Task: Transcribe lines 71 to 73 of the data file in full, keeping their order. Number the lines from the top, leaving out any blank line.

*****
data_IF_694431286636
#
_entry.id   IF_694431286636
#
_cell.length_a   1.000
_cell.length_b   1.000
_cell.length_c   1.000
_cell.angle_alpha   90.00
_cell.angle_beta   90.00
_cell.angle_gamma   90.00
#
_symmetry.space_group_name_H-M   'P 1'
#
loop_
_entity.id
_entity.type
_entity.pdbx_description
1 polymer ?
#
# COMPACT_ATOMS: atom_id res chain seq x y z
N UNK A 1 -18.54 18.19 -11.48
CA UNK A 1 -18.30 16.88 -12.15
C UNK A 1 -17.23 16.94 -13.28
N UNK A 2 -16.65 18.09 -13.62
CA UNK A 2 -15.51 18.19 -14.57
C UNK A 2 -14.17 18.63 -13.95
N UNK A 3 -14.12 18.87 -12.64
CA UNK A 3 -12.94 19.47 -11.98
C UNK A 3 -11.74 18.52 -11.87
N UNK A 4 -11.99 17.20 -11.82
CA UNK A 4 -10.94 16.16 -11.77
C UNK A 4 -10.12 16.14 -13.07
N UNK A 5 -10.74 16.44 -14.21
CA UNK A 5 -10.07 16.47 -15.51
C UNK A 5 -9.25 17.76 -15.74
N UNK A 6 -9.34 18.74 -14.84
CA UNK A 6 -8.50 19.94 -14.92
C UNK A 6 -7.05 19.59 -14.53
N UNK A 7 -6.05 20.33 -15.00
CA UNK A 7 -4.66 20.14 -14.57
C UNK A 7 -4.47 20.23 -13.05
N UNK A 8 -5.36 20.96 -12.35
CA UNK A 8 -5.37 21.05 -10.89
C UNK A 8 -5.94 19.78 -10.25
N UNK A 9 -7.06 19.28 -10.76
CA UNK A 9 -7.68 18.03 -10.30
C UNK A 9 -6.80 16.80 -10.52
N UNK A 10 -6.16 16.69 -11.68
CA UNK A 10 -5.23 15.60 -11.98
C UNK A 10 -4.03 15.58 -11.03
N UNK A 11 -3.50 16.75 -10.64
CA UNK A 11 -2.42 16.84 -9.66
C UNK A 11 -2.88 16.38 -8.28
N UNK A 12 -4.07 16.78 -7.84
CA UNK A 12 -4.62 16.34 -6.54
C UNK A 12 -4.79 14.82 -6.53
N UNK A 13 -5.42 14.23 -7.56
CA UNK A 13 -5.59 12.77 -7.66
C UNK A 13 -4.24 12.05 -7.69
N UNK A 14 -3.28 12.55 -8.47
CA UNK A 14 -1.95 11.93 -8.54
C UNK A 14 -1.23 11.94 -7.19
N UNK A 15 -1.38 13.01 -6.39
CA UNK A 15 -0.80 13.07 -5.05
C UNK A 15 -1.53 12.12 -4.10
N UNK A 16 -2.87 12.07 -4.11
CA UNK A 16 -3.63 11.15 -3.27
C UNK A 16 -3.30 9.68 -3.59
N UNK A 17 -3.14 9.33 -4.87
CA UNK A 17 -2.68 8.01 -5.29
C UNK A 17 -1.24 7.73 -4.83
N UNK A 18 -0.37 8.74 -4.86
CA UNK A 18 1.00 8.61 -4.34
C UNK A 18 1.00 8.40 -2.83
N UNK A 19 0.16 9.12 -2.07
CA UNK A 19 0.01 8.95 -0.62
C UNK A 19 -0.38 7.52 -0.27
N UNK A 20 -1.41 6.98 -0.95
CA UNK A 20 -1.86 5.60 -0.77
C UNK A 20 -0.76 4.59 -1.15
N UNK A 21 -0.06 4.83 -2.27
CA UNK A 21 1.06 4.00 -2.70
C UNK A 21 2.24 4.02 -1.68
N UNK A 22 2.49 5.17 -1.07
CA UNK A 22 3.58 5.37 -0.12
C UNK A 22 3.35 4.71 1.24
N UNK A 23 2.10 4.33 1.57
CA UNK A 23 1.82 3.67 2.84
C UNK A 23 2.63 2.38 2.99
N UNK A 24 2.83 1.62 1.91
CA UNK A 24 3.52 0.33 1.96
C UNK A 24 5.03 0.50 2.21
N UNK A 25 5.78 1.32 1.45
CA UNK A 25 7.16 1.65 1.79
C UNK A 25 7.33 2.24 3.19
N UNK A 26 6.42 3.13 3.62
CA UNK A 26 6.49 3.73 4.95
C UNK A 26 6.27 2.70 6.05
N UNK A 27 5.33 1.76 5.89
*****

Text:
C UNK A 17 -1.24 7.73 -4.83
N UNK A 18 -0.37 8.74 -4.86
CA UNK A 18 1.00 8.61 -4.34